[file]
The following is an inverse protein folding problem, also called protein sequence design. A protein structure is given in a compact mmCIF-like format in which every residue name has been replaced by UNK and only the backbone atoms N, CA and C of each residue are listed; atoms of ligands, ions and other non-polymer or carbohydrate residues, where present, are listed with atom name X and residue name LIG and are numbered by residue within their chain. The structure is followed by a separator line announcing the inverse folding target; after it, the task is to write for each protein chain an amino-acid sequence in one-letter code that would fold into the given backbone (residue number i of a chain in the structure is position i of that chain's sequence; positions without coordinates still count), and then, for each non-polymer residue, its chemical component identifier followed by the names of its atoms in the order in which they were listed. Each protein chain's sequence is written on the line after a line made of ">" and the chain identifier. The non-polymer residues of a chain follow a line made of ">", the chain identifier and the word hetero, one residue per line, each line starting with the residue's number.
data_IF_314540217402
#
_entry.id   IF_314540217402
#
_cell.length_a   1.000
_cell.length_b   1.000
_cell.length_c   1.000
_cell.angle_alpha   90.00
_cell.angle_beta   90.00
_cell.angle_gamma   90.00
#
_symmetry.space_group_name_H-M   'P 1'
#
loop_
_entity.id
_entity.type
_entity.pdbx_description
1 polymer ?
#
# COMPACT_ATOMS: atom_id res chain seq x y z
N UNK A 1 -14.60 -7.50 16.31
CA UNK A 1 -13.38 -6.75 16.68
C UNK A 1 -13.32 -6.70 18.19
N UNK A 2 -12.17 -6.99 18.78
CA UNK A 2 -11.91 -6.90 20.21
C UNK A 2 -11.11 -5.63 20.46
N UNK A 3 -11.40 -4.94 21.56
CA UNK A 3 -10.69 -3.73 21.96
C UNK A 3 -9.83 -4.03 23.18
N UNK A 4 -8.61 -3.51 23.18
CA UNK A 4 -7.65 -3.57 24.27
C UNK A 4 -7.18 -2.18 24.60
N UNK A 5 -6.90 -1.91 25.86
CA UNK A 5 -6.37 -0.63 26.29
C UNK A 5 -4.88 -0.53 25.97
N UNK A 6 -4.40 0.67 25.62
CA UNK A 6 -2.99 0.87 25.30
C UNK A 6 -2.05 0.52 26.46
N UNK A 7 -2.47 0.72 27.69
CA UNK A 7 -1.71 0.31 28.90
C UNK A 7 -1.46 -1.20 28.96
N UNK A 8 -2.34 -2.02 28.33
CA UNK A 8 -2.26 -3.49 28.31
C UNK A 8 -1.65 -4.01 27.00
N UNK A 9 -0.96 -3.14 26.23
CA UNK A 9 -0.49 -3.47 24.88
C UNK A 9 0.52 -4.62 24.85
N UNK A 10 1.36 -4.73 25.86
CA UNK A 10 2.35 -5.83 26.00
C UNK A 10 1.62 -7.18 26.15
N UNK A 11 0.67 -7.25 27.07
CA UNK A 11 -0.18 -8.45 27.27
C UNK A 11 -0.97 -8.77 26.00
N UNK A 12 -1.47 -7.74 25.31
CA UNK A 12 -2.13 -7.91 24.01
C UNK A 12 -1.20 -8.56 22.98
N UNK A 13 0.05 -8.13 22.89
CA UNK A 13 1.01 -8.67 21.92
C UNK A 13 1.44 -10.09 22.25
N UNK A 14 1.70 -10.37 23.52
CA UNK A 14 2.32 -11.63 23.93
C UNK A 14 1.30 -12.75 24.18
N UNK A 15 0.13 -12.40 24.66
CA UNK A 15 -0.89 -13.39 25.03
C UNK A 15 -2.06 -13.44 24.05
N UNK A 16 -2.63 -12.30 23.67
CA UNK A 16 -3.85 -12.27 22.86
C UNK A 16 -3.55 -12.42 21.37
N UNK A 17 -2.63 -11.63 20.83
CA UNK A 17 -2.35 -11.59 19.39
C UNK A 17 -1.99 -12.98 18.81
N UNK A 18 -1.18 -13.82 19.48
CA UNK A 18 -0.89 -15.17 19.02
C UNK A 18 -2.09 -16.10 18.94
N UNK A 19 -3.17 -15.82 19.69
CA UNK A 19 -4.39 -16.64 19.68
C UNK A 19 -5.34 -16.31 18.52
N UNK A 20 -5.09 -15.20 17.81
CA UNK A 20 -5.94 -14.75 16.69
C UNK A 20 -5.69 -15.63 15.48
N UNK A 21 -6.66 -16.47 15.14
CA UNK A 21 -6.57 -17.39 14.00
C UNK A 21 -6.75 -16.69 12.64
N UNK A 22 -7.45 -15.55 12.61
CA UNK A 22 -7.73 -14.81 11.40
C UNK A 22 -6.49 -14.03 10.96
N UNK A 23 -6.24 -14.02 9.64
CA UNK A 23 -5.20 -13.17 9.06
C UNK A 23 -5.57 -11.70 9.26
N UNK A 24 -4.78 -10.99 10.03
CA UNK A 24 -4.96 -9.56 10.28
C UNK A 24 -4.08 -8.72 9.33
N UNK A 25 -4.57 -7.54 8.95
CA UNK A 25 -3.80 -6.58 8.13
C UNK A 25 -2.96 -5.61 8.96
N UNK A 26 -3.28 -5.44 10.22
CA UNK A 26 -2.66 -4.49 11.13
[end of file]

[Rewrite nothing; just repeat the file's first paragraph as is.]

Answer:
The following is an inverse protein folding problem, also called protein sequence design. A protein structure is given in a compact mmCIF-like format in which every residue name has been replaced by UNK and only the backbone atoms N, CA and C of each residue are listed; atoms of ligands, ions and other non-polymer or carbohydrate residues, where present, are listed with atom name X and residue name LIG and are numbered by residue within their chain. The structure is followed by a separator line announcing the inverse folding target; after it, the task is to write for each protein chain an amino-acid sequence in one-letter code that would fold into the given backbone (residue number i of a chain in the structure is position i of that chain's sequence; positions without coordinates still count), and then, for each non-polymer residue, its chemical component identifier followed by the names of its atoms in the order in which they were listed. Each protein chain's sequence is written on the line after a line made of ">" and the chain identifier. The non-polymer residues of a chain follow a line made of ">", the chain identifier and the word hetero, one residue per line, each line starting with the residue's number.